J. Stewart Hunter, 72, a former journalist and advertising executive who was a public information official with the old Department of Health Education and Welfare before retiring in the early 1970s, died of cancer Friday at George Washington University Hospital.

Mr. Hunter served as director of information and public affairs adviser to four U.S. Surgeons General and as information chief of the Public Health Service from 1949 to 1967.

During this time he also helped organize the public relations and information programs of the newly formed Department of Health, Education and Welfare, and was head of the HEW public affairs operation from 1953 to 1955.

From 1967 until the time he retired, Mr. Hunter was associate director for public services in the Office of the Secretary of Health, Education and Welfare.

His awards included the HEW Superior Service Award, the Hew Secretary's Special Citation and the 1975 public relations award of the Government Information Organization.

Mr. Hunter was a native of Staten Island, N.Y., and earned bachelor's and master's degrees at the University of Pittsburgh. He taught English literature and composition at the University of Pittsburgh from 1930 to 1935 and also edited a week news magazine in that city in the 1930s.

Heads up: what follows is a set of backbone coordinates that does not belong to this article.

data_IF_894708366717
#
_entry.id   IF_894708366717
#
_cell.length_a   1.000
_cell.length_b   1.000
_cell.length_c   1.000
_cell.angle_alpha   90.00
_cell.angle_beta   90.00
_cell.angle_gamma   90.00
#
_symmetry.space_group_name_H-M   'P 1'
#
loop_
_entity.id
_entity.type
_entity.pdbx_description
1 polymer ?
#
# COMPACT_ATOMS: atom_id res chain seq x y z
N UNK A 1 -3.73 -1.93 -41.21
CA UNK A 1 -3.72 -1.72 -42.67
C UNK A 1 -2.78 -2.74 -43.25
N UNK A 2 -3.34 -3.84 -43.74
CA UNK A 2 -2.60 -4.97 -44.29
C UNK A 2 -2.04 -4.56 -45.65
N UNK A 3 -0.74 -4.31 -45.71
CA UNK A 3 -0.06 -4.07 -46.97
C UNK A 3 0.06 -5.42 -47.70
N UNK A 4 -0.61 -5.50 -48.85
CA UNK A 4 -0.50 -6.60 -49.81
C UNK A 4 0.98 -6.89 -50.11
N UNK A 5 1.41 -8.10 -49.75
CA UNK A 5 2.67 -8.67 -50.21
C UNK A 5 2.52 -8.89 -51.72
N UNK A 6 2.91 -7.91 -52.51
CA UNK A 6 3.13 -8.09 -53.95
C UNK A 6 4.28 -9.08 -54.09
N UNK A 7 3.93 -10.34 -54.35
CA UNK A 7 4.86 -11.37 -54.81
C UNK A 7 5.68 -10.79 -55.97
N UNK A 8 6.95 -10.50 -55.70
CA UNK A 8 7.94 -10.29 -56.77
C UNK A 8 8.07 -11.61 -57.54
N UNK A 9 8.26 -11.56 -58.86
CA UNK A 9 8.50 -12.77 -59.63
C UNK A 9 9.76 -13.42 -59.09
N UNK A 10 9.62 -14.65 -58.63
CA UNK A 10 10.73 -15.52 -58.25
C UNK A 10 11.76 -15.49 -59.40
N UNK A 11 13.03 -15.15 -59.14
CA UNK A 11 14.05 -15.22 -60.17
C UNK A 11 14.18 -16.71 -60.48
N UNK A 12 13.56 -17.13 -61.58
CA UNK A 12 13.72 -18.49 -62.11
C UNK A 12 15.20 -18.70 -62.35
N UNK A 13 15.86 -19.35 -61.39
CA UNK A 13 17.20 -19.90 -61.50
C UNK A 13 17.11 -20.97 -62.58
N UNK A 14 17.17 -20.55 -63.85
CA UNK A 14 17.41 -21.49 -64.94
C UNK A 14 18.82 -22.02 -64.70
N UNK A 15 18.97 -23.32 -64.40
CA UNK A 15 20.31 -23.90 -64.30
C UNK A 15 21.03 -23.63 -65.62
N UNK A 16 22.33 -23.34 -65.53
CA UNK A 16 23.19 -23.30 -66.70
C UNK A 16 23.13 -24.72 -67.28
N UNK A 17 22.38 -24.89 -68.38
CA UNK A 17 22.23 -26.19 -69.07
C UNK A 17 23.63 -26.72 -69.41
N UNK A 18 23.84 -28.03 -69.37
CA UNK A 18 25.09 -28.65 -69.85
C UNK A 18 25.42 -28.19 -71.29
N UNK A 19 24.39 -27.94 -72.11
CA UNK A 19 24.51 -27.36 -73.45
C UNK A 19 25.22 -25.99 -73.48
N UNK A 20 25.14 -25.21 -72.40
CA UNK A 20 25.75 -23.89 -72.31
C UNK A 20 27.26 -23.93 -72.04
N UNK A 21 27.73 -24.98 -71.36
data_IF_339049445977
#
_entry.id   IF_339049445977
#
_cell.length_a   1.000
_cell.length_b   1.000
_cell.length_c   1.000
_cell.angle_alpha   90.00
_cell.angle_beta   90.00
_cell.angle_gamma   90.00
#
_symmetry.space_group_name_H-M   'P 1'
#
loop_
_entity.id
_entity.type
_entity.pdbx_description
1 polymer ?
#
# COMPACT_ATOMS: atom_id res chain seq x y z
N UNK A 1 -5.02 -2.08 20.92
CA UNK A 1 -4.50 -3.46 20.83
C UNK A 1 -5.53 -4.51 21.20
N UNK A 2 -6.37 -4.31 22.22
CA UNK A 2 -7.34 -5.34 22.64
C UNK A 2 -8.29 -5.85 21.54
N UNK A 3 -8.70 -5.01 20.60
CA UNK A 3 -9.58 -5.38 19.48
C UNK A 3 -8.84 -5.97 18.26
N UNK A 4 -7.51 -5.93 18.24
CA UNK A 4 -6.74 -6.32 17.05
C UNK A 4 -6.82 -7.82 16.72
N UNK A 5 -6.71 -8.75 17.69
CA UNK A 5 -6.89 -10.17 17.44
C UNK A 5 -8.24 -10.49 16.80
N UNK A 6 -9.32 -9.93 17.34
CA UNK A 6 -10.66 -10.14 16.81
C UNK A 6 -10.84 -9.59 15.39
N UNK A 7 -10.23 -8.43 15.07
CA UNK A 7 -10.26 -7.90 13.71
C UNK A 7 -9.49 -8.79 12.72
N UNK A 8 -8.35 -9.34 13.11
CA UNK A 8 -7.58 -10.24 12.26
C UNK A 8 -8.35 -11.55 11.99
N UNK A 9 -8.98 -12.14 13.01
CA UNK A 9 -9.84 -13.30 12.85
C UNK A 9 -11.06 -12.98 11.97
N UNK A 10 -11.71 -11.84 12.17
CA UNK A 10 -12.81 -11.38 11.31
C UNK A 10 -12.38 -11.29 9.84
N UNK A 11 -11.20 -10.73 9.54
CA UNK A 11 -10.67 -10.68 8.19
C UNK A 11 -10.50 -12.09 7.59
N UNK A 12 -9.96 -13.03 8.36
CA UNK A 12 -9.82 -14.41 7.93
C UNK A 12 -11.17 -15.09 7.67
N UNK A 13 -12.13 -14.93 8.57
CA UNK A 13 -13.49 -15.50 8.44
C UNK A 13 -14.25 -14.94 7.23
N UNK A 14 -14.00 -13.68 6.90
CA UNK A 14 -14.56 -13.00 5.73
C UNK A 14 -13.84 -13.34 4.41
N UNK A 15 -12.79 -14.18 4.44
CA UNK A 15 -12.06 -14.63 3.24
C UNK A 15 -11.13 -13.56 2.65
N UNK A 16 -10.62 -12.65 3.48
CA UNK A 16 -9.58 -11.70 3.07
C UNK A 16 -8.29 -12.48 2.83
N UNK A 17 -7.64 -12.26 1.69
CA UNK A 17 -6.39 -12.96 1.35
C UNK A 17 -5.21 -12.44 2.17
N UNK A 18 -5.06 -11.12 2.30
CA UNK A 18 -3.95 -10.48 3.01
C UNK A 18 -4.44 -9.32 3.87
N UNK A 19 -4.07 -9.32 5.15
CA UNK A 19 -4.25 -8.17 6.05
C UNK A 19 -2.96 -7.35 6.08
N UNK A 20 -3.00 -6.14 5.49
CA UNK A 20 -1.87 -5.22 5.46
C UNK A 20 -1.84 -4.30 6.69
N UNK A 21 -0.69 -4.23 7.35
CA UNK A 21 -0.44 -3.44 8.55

During the World War II he served with the Navy in the Pacific aboard the carrier Wasp and attained the rank of lieutenant commander.

He then spent three years with the J. Walter Thompson Co. in Chicago and was associate director of its public relations department before coming to Washington in 1949.

He was a resident of Washington.

Survivors include his wife, Lauretta, of Washington; a daughter Mary Stewart Clark of Alexandria, a stepdaughter, Gayla Land of Washington; a brother, Norman M., of Novato, Calif.; a sister, Mrs. Augustus Waldenburg of San Francisco, and four grandchildren.

The family suggests that expressions of sympathy be in the form of contributions to the Metropolitan Police Boys and Girls Club of Washington.